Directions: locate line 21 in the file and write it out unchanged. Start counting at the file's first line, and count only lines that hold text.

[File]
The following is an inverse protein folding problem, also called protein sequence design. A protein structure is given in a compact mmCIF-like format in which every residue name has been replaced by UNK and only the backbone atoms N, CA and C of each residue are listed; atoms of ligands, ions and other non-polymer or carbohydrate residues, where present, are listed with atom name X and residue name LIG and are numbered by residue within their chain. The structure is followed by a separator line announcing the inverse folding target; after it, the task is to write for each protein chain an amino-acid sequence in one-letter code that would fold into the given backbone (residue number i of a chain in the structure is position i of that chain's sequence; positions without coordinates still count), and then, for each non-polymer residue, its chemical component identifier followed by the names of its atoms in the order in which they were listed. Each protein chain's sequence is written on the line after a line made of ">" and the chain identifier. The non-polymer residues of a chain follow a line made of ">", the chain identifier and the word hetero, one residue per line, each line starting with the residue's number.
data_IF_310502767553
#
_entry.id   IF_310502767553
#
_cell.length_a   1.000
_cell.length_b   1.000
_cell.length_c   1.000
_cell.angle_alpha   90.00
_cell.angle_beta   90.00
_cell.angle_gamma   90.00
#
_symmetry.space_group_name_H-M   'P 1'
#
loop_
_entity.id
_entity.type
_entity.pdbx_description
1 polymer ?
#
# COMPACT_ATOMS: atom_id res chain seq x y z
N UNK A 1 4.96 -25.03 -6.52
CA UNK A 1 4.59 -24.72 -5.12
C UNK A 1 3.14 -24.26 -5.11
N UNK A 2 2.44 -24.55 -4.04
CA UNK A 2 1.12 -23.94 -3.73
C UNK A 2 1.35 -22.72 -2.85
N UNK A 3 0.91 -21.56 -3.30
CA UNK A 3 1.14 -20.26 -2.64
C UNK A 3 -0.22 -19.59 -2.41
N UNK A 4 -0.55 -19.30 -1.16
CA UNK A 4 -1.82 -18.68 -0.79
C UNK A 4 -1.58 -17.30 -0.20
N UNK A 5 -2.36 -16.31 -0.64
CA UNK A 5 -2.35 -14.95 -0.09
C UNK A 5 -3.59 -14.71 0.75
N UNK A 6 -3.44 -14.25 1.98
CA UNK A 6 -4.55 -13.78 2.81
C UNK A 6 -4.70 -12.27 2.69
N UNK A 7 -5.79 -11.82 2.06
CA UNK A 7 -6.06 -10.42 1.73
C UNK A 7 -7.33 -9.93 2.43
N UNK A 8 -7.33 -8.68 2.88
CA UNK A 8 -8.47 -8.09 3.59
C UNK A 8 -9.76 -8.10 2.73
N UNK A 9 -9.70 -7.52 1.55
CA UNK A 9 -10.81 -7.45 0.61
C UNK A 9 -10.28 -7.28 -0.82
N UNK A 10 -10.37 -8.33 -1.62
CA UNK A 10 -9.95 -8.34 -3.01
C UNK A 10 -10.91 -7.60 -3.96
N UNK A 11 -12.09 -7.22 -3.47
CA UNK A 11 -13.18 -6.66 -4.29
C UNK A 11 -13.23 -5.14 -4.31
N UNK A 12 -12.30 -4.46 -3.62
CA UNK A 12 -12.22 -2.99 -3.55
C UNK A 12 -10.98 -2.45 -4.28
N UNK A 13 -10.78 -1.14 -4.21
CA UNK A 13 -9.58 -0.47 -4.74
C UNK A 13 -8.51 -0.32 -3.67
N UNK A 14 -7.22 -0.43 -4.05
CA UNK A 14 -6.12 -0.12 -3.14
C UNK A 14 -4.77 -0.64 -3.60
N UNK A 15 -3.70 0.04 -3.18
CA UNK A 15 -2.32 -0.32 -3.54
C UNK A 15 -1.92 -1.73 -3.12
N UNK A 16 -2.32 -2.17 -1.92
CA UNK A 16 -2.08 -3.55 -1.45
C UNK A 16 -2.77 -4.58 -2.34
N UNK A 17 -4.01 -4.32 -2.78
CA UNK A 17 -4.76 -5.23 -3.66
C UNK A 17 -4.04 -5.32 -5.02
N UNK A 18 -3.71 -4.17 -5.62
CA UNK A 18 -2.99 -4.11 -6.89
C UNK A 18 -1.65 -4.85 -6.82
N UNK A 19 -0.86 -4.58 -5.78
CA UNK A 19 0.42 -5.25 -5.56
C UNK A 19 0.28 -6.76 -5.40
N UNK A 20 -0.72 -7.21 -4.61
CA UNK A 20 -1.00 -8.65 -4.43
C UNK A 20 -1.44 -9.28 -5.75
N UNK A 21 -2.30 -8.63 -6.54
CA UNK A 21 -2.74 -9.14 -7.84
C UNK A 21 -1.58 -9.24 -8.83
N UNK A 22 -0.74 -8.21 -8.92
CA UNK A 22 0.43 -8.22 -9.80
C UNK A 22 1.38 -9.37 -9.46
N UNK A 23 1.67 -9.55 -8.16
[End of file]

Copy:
# COMPACT_ATOMS: atom_id res chain seq x y z